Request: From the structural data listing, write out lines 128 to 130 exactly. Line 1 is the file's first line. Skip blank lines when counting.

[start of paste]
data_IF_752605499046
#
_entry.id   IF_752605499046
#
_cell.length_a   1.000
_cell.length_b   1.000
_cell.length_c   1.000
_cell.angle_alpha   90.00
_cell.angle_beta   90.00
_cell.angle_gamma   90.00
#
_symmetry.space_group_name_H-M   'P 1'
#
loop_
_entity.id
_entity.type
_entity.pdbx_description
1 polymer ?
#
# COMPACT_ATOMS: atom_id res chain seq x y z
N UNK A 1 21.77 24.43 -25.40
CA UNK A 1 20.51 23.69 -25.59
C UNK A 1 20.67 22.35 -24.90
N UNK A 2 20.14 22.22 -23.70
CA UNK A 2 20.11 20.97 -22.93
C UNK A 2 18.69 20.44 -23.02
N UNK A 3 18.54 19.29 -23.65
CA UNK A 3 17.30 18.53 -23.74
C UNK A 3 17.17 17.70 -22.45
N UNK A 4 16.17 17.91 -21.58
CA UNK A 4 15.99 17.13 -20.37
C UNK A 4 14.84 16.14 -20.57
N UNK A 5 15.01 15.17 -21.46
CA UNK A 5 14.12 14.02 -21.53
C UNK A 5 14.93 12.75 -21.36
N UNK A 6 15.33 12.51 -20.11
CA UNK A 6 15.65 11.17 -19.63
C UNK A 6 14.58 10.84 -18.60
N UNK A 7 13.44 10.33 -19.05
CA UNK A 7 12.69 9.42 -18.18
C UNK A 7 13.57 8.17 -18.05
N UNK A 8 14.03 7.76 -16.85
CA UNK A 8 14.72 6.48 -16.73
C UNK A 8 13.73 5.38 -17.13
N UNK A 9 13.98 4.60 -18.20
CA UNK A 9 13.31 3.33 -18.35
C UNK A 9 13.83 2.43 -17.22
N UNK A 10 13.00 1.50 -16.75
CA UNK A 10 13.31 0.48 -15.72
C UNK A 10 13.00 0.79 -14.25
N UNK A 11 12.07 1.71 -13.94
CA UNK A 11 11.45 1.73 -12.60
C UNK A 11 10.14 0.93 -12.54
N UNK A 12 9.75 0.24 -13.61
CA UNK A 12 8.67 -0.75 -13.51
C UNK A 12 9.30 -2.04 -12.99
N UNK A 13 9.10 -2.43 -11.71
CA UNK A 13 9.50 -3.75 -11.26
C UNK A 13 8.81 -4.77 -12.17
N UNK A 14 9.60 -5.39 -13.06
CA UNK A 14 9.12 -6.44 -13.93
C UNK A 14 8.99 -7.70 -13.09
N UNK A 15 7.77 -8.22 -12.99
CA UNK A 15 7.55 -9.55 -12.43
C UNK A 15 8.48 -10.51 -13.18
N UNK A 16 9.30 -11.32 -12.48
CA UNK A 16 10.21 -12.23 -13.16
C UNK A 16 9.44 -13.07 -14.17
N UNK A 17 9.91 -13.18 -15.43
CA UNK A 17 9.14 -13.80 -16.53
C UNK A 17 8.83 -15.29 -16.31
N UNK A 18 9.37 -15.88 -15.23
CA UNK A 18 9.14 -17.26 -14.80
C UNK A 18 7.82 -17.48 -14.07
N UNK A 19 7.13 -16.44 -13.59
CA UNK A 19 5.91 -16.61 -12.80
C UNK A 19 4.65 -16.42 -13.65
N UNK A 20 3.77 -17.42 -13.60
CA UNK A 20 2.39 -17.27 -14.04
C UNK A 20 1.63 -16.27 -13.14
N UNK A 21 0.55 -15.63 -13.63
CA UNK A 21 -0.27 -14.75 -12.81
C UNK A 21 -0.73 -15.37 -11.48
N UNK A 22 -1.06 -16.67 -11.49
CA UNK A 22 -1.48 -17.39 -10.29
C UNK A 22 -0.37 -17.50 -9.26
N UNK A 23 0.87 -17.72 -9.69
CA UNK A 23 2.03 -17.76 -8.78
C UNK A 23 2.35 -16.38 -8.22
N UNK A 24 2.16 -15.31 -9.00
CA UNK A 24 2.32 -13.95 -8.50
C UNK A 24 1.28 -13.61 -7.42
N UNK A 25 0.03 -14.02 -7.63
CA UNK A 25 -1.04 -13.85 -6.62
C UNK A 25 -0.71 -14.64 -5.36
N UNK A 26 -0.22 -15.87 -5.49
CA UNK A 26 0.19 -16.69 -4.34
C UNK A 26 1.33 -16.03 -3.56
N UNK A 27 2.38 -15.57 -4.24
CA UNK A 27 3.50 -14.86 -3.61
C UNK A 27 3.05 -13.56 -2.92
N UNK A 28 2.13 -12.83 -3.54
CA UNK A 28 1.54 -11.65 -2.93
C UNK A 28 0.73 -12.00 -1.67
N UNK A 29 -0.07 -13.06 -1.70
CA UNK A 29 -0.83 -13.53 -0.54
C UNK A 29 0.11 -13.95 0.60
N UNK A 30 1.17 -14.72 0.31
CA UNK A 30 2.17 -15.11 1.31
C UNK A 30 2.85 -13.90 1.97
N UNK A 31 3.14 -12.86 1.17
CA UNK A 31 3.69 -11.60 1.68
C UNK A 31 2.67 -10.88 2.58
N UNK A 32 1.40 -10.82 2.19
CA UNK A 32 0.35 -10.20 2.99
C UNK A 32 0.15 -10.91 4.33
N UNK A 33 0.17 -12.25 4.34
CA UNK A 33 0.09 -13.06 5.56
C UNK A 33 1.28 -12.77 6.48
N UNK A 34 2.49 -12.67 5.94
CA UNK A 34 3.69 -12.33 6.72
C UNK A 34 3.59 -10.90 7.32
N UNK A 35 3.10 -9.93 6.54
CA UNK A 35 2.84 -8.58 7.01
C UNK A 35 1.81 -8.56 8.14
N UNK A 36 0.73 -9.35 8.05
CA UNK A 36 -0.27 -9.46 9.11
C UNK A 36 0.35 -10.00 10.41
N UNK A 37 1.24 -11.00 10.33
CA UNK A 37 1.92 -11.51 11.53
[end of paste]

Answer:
C UNK A 36 0.35 -10.00 10.41
N UNK A 37 1.24 -11.00 10.33
CA UNK A 37 1.92 -11.51 11.53